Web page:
Qatar’s science suffers under Arab blockade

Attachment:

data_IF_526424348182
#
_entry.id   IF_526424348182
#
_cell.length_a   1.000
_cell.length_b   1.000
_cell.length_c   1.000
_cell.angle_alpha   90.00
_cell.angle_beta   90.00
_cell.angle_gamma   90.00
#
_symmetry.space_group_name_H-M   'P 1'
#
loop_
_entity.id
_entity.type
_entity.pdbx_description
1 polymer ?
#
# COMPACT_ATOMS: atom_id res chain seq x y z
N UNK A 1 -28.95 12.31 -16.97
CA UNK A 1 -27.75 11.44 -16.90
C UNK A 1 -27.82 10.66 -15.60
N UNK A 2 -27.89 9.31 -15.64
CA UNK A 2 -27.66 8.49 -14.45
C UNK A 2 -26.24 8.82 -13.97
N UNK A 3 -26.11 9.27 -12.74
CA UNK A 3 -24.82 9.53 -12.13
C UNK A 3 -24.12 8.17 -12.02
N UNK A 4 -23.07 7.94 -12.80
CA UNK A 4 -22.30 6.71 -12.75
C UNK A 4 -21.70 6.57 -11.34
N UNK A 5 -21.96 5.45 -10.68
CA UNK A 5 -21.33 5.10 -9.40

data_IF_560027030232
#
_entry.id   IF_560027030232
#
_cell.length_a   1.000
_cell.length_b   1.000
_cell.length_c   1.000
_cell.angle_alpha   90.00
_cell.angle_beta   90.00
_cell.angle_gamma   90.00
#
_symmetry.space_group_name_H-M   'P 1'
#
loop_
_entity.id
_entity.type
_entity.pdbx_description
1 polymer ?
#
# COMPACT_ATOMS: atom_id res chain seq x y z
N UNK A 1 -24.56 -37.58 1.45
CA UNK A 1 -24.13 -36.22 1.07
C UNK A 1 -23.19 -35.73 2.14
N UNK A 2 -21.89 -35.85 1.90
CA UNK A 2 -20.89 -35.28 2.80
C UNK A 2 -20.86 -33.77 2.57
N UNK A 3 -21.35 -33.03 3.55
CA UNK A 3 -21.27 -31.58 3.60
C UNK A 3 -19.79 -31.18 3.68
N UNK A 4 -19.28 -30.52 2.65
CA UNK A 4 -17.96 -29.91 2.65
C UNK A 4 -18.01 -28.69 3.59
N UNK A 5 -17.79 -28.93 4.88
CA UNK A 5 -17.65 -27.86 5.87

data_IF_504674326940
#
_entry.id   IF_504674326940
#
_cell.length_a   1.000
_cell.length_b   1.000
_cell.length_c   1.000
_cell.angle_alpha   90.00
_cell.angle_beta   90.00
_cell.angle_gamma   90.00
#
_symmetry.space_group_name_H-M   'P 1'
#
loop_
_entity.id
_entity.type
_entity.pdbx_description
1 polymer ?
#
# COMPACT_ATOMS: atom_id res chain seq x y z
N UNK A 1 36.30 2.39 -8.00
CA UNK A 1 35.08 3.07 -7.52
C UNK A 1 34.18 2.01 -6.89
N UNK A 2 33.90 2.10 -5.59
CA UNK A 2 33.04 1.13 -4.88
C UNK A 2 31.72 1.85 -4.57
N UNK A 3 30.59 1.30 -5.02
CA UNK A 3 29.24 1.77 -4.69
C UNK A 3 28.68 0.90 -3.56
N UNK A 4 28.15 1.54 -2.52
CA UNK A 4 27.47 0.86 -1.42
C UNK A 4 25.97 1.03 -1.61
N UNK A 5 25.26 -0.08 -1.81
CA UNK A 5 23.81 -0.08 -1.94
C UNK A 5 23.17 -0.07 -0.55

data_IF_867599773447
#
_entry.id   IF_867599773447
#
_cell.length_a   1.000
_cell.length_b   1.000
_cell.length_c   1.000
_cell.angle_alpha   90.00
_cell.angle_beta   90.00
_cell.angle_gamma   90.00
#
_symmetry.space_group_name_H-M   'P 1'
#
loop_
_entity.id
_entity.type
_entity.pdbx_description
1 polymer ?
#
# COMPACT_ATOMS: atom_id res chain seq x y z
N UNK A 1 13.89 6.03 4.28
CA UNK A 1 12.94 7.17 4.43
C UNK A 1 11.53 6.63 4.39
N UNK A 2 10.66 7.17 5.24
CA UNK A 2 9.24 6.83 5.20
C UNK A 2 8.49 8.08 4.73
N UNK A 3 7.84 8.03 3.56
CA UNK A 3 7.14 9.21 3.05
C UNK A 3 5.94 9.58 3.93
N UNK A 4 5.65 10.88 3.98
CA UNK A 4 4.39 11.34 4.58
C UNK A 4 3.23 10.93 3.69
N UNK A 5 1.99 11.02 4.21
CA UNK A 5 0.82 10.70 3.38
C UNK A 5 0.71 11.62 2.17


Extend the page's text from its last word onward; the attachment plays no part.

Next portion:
first_img Qatar’s science suffers under Arab blockade For the third year running, Qatar last week put on a major conference in Doha showcasing the Middle East’s growing efforts in genomics and precision medicine. But unlike in previous years, star speakers from Saudi Arabia were absent from the event.That nation and three others—Bahrain, the United Arab Emirates (UAE), and Egypt—abruptly severed diplomatic ties with Qatar in early June, citing the Qatari government’s purported support for terrorism. They also imposed sanctions on the gulf state, hampering its decadelong effort to build a world-class scientific infrastructure and catalyze research in the region. “Everyone is losing when it comes to science,” says Hilal Lashuel, a neuroscientist at the Swiss Federal Institute of Technology in Lausanne and a former executive director of the Qatar Biomedical Research Institute.Qatar’s scientific community is tiny: It has about 2000 research staff, including several hundred scientists, many of whom are expats. But to wean itself off income from natural gas and develop a knowledge economy, the government has sunk billions of dollars into R&D. Qatar increasingly punches above its weight in science, having more than doubled its output of scientific papers tracked by Web of Science since 2013. Sign up for our daily newsletterGet more great content like this delivered right to you!Country *AfghanistanAland IslandsAlbaniaAlgeriaAndorraAngolaAnguillaAntarcticaAntigua and BarbudaArgentinaArmeniaArubaAustraliaAustriaAzerbaijanBahamasBahrainBangladeshBarbadosBelarusBelgiumBelizeBeninBermudaBhutanBolivia, Plurinational State ofBonaire, Sint Eustatius and SabaBosnia and HerzegovinaBotswanaBouvet IslandBrazilBritish Indian Ocean TerritoryBrunei DarussalamBulgariaBurkina FasoBurundiCambodiaCameroonCanadaCape VerdeCayman IslandsCentral African RepublicChadChileChinaChristmas IslandCocos (Keeling) IslandsColombiaComorosCongoCongo, The Democratic Republic of theCook IslandsCosta RicaCote D’IvoireCroatiaCubaCuraçaoCyprusCzech RepublicDenmarkDjiboutiDominicaDominican RepublicEcuadorEgyptEl SalvadorEquatorial GuineaEritreaEstoniaEthiopiaFalkland Islands (Malvinas)Faroe IslandsFijiFinlandFranceFrench GuianaFrench PolynesiaFrench Southern TerritoriesGabonGambiaGeorgiaGermanyGhanaGibraltarGreeceGreenlandGrenadaGuadeloupeGuatemalaGuernseyGuineaGuinea-BissauGuyanaHaitiHeard Island and Mcdonald IslandsHoly See (Vatican City State)HondurasHong KongHungaryIcelandIndiaIndonesiaIran, Islamic Republic ofIraqIrelandIsle of ManIsraelItalyJamaicaJapanJerseyJordanKazakhstanKenyaKiribatiKorea, Democratic People’s Republic ofKorea, Republic ofKuwaitKyrgyzstanLao People’s Democratic RepublicLatviaLebanonLesothoLiberiaLibyan Arab JamahiriyaLiechtensteinLithuaniaLuxembourgMacaoMacedonia, The Former Yugoslav Republic ofMadagascarMalawiMalaysiaMaldivesMaliMaltaMartiniqueMauritaniaMauritiusMayotteMexicoMoldova, Republic ofMonacoMongoliaMontenegroMontserratMoroccoMozambiqueMyanmarNamibiaNauruNepalNetherlandsNew CaledoniaNew ZealandNicaraguaNigerNigeriaNiueNorfolk IslandNorwayOmanPakistanPalestinianPanamaPapua New GuineaParaguayPeruPhilippinesPitcairnPolandPortugalQatarReunionRomaniaRussian FederationRWANDASaint Barthélemy Saint Helena, Ascension and Tristan da CunhaSaint Kitts and NevisSaint LuciaSaint Martin (French part)Saint Pierre and MiquelonSaint Vincent and the GrenadinesSamoaSan MarinoSao Tome and PrincipeSaudi ArabiaSenegalSerbiaSeychellesSierra LeoneSingaporeSint Maarten (Dutch part)SlovakiaSloveniaSolomon IslandsSomaliaSouth AfricaSouth Georgia and the South Sandwich IslandsSouth SudanSpainSri LankaSudanSurinameSvalbard and Jan MayenSwazilandSwedenSwitzerlandSyrian Arab RepublicTaiwanTajikistanTanzania, United Republic ofThailandTimor-LesteTogoTokelauTongaTrinidad and TobagoTunisiaTurkeyTurkmenistanTurks and Caicos IslandsTuvaluUgandaUkraineUnited Arab EmiratesUnited KingdomUnited StatesUruguayUzbekistanVanuatuVenezuela, Bolivarian Republic ofVietnamVirgin Islands, BritishWallis and FutunaWestern SaharaYemenZambiaZimbabweI also wish to receive emails from AAAS/Science and Science advertisers, including information on products, services and special offers which may include but are not limited to news, careers information & upcoming events.Required fields are included by an asterisk(*) Giuseppe Masci/Alamy Stock Photo Qatar University’s collaborations with universities in Saudi Arabia and the United Arab Emirates have ended.center_img The 6-month-old diplomatic freeze is a setback for those efforts. After Saudi Arabia, UAE, and Bahrain ordered their citizens to leave Qatar, students and visiting scientists had to pack their bags, along with Qataris in the blockade countries. “It disrupted or ended the education of students,” says Mariam Al-Maadeed, vice president for research and graduate studies at Qatar University in Doha. “Regionally, this is unparalleled,” adds Steven Wright, a political scientist also at Qatar University. He estimates that several hundred students withdrew and went home.The blockade also disrupted shipments to Qatar of lab reagents and equipment, which came mostly from UAE. Workarounds through other countries are now in place, but Qatari researchers can’t easily exchange materials with their gulf neighbors. According to one researcher, a geneticist who comes across a patient with a novel, disease-causing mutation, for example, can’t send DNA samples to colleagues in Saudi Arabia who have seen similar cases.The blockade has put on hold some grants with Egypt, UAE, and Saudi Arabia in fields from solid state physics to coral reefs sponsored by the Qatar National Research Fund. King Abdullah University of Science & Technology in Thuwal, Saudi Arabia, told faculty on five grants to end the projects, says Hamad Al-Ibrahim, executive vice president of research and development at the Qatar Foundation in Doha, which steers many of the country’s research efforts. Scientists in the emirates could face jail time and fines if they show sympathy for Qatar, creating “an environment of fear,” says one Doha-based U.S. scientist. Even without a directive to halt collaborations, UAE’s ban on money transfers from Qatar complicates efforts to pay some of the grants, a Qatar Foundation official says.Another casualty of the tensions are eight projects in biomedicine and other areas, funded in 2016 by Qatar University and four Saudi and UAE universities, Al-Maadeed says. She and Al-Ibrahim emphasize that those grants were a tiny fraction of Qatar’s international collaborations, which include many other countries. “The impact on our scientific activities is nil. It was just scientific diplomacy,” Al-Ibrahim insists.Still, a sense of isolation is creeping in, researchers in Qatar say, as contingents from Qatar’s neighbors vanish from scientific meetings, and Qatari scientists are barred from entering UAE, Bahrain, or Saudi Arabia for conferences there. It was “discouraging” to see Qatar’s empty booth at an international diabetes meeting last month in Abu Dhabi, says the U.S. scientist in Doha.Lashuel, for his part, is dismayed that the blockade is stifling nascent biomedical collaborations, because the gulf countries share common disease challenges that are best tackled through coordination and leveraging their collective R&D investments. “None of these countries,” he says, “have the resources, the human capital to do globally impactful research on their own.”With reporting by Eli Kintisch. By Jocelyn KaiserDec. 18, 2017 , 4:20 PMlast_img read more